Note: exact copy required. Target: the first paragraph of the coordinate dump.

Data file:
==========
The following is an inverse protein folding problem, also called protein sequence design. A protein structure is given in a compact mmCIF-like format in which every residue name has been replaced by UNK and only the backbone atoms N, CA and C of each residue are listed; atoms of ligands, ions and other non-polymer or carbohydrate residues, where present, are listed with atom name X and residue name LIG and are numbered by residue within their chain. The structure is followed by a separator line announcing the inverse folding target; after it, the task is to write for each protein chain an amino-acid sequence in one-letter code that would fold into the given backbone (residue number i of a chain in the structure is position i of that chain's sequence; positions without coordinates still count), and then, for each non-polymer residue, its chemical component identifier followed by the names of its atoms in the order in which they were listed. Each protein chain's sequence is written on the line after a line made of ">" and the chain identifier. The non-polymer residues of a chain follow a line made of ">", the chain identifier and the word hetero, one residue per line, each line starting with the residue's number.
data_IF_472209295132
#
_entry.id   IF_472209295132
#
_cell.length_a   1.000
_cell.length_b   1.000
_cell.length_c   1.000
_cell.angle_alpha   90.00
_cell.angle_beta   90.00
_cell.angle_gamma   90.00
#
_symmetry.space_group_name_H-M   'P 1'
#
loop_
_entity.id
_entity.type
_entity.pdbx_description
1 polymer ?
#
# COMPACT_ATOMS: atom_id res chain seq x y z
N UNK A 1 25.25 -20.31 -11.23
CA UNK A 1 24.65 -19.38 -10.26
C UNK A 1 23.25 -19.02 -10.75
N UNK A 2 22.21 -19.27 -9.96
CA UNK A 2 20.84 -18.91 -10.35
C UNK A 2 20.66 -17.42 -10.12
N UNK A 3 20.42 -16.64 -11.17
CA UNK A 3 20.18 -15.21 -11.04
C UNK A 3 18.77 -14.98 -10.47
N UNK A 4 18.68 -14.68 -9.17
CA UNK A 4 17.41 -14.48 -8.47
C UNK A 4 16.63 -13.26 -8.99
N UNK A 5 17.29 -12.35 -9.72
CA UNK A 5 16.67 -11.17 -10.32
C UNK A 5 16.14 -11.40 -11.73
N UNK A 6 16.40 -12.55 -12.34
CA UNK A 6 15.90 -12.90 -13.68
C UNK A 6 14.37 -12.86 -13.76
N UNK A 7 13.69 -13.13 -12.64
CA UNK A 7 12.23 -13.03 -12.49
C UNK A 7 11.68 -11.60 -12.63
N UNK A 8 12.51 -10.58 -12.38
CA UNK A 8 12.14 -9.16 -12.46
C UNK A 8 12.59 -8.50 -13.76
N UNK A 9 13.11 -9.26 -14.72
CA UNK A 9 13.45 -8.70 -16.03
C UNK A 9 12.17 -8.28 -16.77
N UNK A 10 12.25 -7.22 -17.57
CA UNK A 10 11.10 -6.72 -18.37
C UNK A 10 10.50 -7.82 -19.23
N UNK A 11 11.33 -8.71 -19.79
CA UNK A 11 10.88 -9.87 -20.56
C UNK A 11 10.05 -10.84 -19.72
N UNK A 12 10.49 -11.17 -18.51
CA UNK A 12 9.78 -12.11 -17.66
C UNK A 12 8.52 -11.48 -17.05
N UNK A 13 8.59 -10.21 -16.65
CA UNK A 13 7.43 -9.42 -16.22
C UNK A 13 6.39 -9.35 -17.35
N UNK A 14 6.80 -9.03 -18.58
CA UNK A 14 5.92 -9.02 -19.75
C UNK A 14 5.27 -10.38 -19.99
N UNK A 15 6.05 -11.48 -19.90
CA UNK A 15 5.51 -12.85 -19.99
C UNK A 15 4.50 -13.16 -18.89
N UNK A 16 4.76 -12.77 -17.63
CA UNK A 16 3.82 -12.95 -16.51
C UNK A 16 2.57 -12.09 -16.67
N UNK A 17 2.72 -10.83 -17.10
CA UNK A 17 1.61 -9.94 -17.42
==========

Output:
The following is an inverse protein folding problem, also called protein sequence design. A protein structure is given in a compact mmCIF-like format in which every residue name has been replaced by UNK and only the backbone atoms N, CA and C of each residue are listed; atoms of ligands, ions and other non-polymer or carbohydrate residues, where present, are listed with atom name X and residue name LIG and are numbered by residue within their chain. The structure is followed by a separator line announcing the inverse folding target; after it, the task is to write for each protein chain an amino-acid sequence in one-letter code that would fold into the given backbone (residue number i of a chain in the structure is position i of that chain's sequence; positions without coordinates still count), and then, for each non-polymer residue, its chemical component identifier followed by the names of its atoms in the order in which they were listed. Each protein chain's sequence is written on the line after a line made of ">" and the chain identifier. The non-polymer residues of a chain follow a line made of ">", the chain identifier and the word hetero, one residue per line, each line starting with the residue's number.